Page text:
University of California, Davis 678 [Vol. 49:647 particular by paying bribes.165 More than a thousand people survived an extraordinary horror due in large part to Oskar Schindler’s courage and guile, but also because he paid bribes. But were these good bribes?
The bribes paid by Oskar Schindler would seem to fall easily within the three tropes of reasons for which bribery is criminalized. As described earlier in this paper, Judaism — the religion of the people whom he saved — condemns bribery.166 The bribes undermined the system of governance in the Third Reich; Heinrich Himmler, the Reichsführer of the SS, was so concerned about corruption within the administration of the concentration camps that he assigned a judge as a special auditor to review the activities in those camps — including the camp from which Schindler rescued people.167 Schindler’s bribery clearly distorted production within the Third Reich; among other things he participated extensively in the black market and his munitions factory produced very little ammunition.168 Schindler’s bribes seem to be paradigmatically worthy of condemnation.
And yet they are not. Although Judaism condemns bribery, for the act of paying these bribes Oskar Schindler has been proclaimed by Yad Vashem, the Jewish People’s living memorial to the Holocaust, as “Righteous Among the Nations.”169 Nor are Schindler’s bribes the only bribes excused by Judaism: rabbis seem not to have condemned bribes paid to Ottoman officials by Jewish people who had been dispossessed by the Ottomans, so that those Jewish people could return to their homes.170 Schindler’s acts violated the law. Lon Fuller, however, has argued at great length that the laws of the Nazis were law in name only and failed to rise to the standards that would require others to think of it 165 Schindler reported that he paid $234,375 in bribes. CROWE, supra note 163, at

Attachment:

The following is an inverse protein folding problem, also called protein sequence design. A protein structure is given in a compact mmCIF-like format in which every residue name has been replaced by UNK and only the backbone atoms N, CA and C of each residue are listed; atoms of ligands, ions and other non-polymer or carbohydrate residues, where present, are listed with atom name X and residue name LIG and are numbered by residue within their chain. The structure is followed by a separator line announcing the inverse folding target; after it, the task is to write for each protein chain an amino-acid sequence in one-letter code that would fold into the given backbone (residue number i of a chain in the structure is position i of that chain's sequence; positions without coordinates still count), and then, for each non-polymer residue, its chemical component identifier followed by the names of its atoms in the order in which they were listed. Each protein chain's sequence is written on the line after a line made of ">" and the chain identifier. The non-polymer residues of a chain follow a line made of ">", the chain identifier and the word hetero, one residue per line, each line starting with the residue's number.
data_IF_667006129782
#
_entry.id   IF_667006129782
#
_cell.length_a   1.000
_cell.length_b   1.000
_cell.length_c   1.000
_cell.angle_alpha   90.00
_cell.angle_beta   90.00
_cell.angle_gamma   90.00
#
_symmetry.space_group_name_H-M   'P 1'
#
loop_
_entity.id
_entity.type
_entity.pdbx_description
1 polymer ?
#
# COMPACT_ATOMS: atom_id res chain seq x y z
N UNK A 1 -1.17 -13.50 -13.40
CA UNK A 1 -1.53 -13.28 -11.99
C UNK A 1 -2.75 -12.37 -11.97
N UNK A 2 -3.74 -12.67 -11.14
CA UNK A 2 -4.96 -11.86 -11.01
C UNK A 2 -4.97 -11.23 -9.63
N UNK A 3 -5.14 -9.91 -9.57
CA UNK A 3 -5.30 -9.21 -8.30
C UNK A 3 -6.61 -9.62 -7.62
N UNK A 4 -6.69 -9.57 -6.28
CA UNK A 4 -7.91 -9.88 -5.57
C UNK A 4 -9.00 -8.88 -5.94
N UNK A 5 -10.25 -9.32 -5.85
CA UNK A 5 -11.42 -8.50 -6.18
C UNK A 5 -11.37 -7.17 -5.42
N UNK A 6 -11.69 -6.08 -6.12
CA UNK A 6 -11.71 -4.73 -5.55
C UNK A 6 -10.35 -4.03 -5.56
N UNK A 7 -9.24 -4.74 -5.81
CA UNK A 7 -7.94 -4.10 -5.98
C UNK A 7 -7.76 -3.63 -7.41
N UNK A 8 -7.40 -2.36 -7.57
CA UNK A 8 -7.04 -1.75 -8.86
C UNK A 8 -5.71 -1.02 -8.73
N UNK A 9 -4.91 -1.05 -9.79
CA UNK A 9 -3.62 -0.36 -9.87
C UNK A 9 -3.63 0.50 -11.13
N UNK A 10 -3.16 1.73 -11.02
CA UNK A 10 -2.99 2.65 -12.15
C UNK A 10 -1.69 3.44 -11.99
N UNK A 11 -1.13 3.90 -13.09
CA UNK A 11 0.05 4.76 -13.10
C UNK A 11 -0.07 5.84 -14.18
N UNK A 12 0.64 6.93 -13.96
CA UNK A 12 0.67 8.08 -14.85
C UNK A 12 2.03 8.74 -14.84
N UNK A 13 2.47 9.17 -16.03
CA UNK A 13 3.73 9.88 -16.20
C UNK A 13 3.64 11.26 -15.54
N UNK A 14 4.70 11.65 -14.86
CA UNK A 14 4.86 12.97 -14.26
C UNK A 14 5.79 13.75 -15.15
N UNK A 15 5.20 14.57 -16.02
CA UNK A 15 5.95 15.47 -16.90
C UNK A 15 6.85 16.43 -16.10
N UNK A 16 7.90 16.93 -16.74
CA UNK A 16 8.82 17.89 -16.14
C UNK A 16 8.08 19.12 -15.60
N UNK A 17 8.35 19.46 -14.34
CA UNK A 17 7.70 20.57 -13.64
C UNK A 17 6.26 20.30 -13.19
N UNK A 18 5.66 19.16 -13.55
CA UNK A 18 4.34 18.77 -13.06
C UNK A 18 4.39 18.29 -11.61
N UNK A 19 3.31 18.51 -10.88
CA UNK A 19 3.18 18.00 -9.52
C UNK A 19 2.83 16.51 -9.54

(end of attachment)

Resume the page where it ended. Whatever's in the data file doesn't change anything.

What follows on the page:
279. That amount would be worth $3,162,877 today. See also Daniel T. Ostas, Civil Disobedience in a Business Context: Examining the Social Obligation to Obey Inane Laws, 47 AM. BUS. L.J. 291, 298 (2010) (mentioning Schindler’s defrauding of Nazi officials);
Eric A. Posner & Adrian Vermeule, Transitional Justice as Ordinary Justice, 117 HARV.
L. REV. 761, 819 n.207 (2004) (mentioning Schindler’s bribes).
166 See supra notes 23–26 and accompanying text.
167 See Herlinde Pauer-Studer & J. David Velleman, Ethics of a Nazi Judge, AEON (June 2, 2015), http://aeon.co/magazine/philosophy/can-a-nazi-judge-have-a-conscience/.